Silvia Olafson 0

Gives the trees a chance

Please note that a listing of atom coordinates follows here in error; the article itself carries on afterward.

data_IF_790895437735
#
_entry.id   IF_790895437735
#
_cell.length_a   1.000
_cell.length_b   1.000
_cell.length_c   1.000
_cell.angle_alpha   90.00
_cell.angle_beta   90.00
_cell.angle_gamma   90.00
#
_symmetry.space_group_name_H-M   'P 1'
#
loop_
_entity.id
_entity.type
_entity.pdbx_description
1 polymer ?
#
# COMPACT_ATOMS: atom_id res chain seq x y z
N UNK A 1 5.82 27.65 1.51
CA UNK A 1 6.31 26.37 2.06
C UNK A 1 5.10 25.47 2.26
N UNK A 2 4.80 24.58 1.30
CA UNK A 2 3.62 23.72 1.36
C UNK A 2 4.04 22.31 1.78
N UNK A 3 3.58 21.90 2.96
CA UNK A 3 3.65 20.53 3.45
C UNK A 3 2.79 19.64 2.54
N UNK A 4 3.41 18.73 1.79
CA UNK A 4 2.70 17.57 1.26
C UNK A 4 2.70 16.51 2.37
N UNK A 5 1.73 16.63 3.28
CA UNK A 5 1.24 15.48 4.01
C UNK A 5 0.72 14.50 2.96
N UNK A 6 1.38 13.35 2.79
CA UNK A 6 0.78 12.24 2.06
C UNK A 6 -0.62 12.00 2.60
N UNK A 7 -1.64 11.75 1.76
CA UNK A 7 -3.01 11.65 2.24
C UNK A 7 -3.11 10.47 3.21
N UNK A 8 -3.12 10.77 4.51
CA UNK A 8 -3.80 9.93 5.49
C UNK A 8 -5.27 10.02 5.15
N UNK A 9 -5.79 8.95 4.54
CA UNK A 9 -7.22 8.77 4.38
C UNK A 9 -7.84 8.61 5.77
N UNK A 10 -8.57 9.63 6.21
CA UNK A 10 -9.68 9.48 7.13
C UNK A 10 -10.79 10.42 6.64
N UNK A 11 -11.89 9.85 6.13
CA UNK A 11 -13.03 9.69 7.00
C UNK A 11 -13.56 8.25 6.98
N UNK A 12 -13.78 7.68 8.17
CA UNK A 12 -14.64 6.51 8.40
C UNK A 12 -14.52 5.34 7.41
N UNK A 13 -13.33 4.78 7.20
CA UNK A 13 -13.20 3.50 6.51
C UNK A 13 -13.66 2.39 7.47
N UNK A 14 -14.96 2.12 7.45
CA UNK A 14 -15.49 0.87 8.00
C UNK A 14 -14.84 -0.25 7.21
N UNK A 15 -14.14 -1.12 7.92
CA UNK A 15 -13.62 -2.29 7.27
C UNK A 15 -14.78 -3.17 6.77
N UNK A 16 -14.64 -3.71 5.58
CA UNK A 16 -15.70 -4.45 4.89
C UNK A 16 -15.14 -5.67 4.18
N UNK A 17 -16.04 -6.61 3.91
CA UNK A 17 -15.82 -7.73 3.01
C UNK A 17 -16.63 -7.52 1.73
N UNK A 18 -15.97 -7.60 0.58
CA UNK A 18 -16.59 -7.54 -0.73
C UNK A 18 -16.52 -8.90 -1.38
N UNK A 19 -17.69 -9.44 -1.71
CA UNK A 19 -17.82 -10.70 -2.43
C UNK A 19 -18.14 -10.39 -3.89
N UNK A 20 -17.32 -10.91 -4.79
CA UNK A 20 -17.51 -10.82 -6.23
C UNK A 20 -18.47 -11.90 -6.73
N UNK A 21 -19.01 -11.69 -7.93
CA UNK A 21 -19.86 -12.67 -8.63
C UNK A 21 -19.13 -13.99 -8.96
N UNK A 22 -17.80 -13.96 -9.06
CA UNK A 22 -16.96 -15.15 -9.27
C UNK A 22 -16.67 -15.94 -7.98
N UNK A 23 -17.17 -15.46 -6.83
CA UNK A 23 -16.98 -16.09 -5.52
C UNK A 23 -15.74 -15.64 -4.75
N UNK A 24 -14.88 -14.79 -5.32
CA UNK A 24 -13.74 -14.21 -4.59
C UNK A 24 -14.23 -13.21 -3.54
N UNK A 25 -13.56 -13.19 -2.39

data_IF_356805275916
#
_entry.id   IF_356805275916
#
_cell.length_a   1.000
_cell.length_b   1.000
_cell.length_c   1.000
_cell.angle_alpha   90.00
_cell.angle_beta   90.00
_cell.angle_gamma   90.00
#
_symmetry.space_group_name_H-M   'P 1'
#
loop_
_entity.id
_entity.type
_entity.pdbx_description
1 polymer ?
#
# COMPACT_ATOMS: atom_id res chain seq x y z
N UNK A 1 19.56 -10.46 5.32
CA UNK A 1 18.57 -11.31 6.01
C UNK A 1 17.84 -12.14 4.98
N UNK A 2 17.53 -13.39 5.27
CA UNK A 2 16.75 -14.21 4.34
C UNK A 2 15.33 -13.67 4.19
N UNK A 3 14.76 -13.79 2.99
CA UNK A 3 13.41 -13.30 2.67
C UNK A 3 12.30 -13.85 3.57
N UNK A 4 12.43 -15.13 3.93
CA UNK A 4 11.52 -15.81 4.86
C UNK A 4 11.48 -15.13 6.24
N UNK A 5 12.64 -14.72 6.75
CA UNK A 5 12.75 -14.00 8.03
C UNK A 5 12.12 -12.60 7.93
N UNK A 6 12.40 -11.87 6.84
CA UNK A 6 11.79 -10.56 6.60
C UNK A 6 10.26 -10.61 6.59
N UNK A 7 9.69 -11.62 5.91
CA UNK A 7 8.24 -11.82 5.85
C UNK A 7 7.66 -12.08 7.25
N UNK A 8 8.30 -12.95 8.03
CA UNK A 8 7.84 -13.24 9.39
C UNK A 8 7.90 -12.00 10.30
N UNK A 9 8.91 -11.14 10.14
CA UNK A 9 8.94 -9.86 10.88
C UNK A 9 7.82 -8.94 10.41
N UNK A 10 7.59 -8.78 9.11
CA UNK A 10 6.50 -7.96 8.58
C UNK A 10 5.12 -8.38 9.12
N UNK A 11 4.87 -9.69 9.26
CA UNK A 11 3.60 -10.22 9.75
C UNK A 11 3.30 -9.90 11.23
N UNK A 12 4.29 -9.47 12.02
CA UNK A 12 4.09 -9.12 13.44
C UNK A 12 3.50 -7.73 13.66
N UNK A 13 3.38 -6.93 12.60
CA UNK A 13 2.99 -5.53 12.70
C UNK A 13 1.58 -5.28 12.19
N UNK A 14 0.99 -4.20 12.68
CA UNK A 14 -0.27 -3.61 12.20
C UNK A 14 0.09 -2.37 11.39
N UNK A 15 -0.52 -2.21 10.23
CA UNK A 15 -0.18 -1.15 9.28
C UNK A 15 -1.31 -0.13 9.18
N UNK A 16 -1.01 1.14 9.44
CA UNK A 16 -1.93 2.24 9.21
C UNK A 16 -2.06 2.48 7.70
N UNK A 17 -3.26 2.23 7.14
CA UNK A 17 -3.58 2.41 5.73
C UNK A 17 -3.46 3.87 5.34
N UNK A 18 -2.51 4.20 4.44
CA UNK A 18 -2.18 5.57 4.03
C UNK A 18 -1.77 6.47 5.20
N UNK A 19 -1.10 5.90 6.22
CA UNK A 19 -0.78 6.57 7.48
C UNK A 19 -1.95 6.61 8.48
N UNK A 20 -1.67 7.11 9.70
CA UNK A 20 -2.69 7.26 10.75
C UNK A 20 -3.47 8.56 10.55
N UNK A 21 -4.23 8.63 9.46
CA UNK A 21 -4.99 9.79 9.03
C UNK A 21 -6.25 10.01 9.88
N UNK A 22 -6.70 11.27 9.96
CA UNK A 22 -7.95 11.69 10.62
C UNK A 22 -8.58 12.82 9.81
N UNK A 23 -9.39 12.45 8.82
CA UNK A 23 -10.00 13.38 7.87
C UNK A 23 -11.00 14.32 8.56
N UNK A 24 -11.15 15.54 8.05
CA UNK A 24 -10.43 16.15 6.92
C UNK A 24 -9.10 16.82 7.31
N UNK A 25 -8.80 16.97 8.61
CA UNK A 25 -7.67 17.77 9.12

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To all those concerned for the Memorial park and its wonderful trees, As you may have noticed, there has been extensive deforestation occurring at our beloved Memorial Park. In regards for the pines and evergreens I have to agree with the Parks and Recreation department that it is a shame but these trees are surely dead. In stark contrast, we must consider the oak trees and similar deciduous trees that are marked for removal. Through extensive research and communication with the Texas Forest Service I have come to find the truth about the wellbeing of these trees. Some of these oaks are greater than 50 years old. These trees drop their leaves every year during seasonal changes. They can also go dormant due to unfavorable growing conditions, for example drought or extreme cold or heat. The decision process that the Parks and Recreation Department is using is a visual test of the tree. If the leaves of the tree are dead, the assumption is the tree is dead. This may or may not be true. According to literature from the Texas Forest Service website, it is difficult if not impossible to tell if the tree is dead at this stage. A dormant tree has all of the same visual markers as that of a dead tree. The only failsafe method to see if the tree will survive is to wait until spring to see if the tree will have resurgence. For the fallen dead trees that present a hazard, safe removal is the obvious verdict. Yet, for the standing deciduous trees I question the rush to remove them from Memorial Park. These trees may continue growing and shading our park and I think most people would like the city to wait and give them a chance. It took 50 years to grow an oak tree, another 6-8 months to determine of it is going to survive is the only prudent approach. I appreciate if you consider this suggestion and help support our petition to save our trees at Memorial Park.

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